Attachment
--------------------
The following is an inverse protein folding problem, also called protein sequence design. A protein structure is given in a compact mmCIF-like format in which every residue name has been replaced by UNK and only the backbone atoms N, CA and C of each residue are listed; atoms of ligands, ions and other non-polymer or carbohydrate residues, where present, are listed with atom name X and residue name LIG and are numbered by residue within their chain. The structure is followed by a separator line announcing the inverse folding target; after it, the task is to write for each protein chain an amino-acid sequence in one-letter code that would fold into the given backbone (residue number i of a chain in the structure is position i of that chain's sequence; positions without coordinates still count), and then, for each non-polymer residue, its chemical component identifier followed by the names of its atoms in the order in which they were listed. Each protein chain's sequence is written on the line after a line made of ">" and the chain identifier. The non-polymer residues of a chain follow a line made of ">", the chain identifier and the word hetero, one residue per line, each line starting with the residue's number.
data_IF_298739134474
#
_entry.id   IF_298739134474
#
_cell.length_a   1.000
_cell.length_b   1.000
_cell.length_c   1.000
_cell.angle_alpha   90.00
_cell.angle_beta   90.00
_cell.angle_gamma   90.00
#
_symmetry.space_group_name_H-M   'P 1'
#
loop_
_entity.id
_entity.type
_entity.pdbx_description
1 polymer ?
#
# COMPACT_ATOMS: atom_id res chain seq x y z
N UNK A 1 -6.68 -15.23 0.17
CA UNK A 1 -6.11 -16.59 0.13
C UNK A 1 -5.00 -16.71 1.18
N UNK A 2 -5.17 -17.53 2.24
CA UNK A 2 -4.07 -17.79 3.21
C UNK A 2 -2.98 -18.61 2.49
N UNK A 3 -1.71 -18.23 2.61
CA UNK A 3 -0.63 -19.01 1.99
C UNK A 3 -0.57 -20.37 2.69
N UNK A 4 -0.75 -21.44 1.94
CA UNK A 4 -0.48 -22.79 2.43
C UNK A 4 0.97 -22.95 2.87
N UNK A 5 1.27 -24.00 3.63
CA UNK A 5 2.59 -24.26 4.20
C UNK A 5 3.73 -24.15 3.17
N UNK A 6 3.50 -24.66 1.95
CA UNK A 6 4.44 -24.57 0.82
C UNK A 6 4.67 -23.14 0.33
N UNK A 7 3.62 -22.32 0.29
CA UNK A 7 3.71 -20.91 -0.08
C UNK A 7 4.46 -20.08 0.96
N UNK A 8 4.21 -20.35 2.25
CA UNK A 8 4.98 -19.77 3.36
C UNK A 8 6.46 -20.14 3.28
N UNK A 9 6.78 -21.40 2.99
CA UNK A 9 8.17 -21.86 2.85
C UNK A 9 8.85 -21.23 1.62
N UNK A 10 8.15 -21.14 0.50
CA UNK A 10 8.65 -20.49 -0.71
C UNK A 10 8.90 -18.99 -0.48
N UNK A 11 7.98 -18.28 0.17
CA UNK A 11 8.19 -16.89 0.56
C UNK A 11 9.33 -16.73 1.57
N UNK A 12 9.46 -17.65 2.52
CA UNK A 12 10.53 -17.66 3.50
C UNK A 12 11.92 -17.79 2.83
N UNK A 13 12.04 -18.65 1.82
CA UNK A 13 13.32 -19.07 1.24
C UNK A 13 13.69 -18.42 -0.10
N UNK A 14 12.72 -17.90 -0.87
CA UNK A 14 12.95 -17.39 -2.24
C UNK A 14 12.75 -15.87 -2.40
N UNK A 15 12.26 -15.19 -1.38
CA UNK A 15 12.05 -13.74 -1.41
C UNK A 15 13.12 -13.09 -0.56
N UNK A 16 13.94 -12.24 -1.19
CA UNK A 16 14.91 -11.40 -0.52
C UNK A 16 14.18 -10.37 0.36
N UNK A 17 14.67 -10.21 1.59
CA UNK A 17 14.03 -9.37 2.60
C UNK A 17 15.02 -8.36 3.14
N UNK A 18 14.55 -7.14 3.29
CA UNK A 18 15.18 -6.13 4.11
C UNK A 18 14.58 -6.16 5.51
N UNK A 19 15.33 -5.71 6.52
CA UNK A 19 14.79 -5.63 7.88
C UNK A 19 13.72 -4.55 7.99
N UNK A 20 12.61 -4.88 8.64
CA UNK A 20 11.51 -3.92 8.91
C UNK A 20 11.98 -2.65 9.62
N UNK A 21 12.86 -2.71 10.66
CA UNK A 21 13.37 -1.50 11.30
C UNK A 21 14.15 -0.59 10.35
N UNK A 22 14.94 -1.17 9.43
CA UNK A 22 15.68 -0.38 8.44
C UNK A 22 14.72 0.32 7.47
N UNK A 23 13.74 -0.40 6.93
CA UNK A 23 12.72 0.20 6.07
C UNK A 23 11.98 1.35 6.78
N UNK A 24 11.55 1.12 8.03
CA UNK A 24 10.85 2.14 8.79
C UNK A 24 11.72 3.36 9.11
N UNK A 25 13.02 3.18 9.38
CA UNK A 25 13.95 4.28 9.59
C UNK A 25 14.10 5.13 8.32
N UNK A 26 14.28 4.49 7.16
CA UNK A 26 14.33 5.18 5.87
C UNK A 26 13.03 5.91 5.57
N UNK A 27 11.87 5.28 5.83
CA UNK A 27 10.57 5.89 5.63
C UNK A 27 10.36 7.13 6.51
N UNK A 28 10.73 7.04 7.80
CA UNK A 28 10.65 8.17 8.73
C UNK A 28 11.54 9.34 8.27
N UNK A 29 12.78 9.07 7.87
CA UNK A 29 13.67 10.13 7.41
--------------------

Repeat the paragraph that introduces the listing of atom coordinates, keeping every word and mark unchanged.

The following is an inverse protein folding problem, also called protein sequence design. A protein structure is given in a compact mmCIF-like format in which every residue name has been replaced by UNK and only the backbone atoms N, CA and C of each residue are listed; atoms of ligands, ions and other non-polymer or carbohydrate residues, where present, are listed with atom name X and residue name LIG and are numbered by residue within their chain. The structure is followed by a separator line announcing the inverse folding target; after it, the task is to write for each protein chain an amino-acid sequence in one-letter code that would fold into the given backbone (residue number i of a chain in the structure is position i of that chain's sequence; positions without coordinates still count), and then, for each non-polymer residue, its chemical component identifier followed by the names of its atoms in the order in which they were listed. Each protein chain's sequence is written on the line after a line made of ">" and the chain identifier. The non-polymer residues of a chain follow a line made of ">", the chain identifier and the word hetero, one residue per line, each line starting with the residue's number.